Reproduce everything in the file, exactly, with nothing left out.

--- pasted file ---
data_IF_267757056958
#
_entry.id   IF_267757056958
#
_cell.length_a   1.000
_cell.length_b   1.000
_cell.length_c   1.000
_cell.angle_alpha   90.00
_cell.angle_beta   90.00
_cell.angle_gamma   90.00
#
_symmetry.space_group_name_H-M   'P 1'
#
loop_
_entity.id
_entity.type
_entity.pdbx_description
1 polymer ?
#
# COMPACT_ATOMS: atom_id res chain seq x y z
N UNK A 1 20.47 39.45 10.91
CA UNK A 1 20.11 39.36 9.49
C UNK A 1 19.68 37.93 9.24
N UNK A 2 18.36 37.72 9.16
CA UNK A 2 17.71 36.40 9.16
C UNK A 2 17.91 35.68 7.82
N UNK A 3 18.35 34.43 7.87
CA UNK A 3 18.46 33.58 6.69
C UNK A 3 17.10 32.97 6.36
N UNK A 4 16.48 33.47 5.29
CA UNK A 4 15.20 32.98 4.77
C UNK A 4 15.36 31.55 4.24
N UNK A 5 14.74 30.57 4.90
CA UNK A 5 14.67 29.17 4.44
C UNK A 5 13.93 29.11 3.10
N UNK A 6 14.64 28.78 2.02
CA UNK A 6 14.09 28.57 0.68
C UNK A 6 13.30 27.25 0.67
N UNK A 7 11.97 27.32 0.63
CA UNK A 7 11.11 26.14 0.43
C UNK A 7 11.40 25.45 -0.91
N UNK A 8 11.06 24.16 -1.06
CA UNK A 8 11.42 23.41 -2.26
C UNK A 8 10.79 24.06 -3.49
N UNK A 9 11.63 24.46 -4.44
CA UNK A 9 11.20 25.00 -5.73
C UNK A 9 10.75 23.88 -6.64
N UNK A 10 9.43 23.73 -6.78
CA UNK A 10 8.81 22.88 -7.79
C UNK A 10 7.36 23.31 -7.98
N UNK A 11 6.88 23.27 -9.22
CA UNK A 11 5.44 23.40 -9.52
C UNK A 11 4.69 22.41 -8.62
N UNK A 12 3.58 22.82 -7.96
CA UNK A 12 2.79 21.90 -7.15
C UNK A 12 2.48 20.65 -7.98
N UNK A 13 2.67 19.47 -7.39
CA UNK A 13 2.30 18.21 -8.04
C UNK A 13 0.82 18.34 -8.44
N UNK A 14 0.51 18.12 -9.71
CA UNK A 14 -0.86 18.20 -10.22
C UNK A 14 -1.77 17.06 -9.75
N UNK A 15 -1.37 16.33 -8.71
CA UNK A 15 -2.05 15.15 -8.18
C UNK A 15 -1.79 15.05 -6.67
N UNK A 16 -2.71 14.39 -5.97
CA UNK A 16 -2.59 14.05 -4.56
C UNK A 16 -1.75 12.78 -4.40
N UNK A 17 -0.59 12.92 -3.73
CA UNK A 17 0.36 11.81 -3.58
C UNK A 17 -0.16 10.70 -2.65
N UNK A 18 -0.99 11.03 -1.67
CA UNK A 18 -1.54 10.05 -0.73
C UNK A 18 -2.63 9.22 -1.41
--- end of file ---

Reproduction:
data_IF_267757056958
#
_entry.id   IF_267757056958
#
_cell.length_a   1.000
_cell.length_b   1.000
_cell.length_c   1.000
_cell.angle_alpha   90.00
_cell.angle_beta   90.00
_cell.angle_gamma   90.00
#
_symmetry.space_group_name_H-M   'P 1'
#
loop_
_entity.id
_entity.type
_entity.pdbx_description
1 polymer ?
#
# COMPACT_ATOMS: atom_id res chain seq x y z
N UNK A 1 20.47 39.45 10.91
CA UNK A 1 20.11 39.36 9.49
C UNK A 1 19.68 37.93 9.24
N UNK A 2 18.36 37.72 9.16
CA UNK A 2 17.71 36.40 9.16
C UNK A 2 17.91 35.68 7.82
N UNK A 3 18.35 34.43 7.87
CA UNK A 3 18.46 33.58 6.69
C UNK A 3 17.10 32.97 6.36
N UNK A 4 16.48 33.47 5.29
CA UNK A 4 15.20 32.98 4.77
C UNK A 4 15.36 31.55 4.24
N UNK A 5 14.74 30.57 4.90
CA UNK A 5 14.67 29.17 4.44
C UNK A 5 13.93 29.11 3.10
N UNK A 6 14.64 28.78 2.02
CA UNK A 6 14.09 28.57 0.68
C UNK A 6 13.30 27.25 0.67
N UNK A 7 11.97 27.32 0.63
CA UNK A 7 11.11 26.14 0.43
C UNK A 7 11.40 25.45 -0.91
N UNK A 8 11.06 24.16 -1.06
CA UNK A 8 11.42 23.41 -2.26
C UNK A 8 10.79 24.06 -3.49
N UNK A 9 11.63 24.46 -4.44
CA UNK A 9 11.20 25.00 -5.73
C UNK A 9 10.75 23.88 -6.64
N UNK A 10 9.43 23.73 -6.78
CA UNK A 10 8.81 22.88 -7.79
C UNK A 10 7.36 23.31 -7.98
N UNK A 11 6.88 23.27 -9.22
CA UNK A 11 5.44 23.40 -9.52
C UNK A 11 4.69 22.41 -8.62
N UNK A 12 3.58 22.82 -7.96
CA UNK A 12 2.79 21.90 -7.15
C UNK A 12 2.48 20.65 -7.98
N UNK A 13 2.67 19.47 -7.39
CA UNK A 13 2.30 18.21 -8.04
C UNK A 13 0.82 18.34 -8.44
N UNK A 14 0.51 18.12 -9.71
CA UNK A 14 -0.86 18.20 -10.22
C UNK A 14 -1.77 17.06 -9.75
N UNK A 15 -1.37 16.33 -8.71
CA UNK A 15 -2.05 15.15 -8.18
C UNK A 15 -1.79 15.05 -6.67
N UNK A 16 -2.71 14.39 -5.97
CA UNK A 16 -2.59 14.05 -4.56
C UNK A 16 -1.75 12.78 -4.40
N UNK A 17 -0.59 12.92 -3.73
CA UNK A 17 0.36 11.81 -3.58
C UNK A 17 -0.16 10.70 -2.65
N UNK A 18 -0.99 11.03 -1.67
CA UNK A 18 -1.54 10.05 -0.73
C UNK A 18 -2.63 9.22 -1.41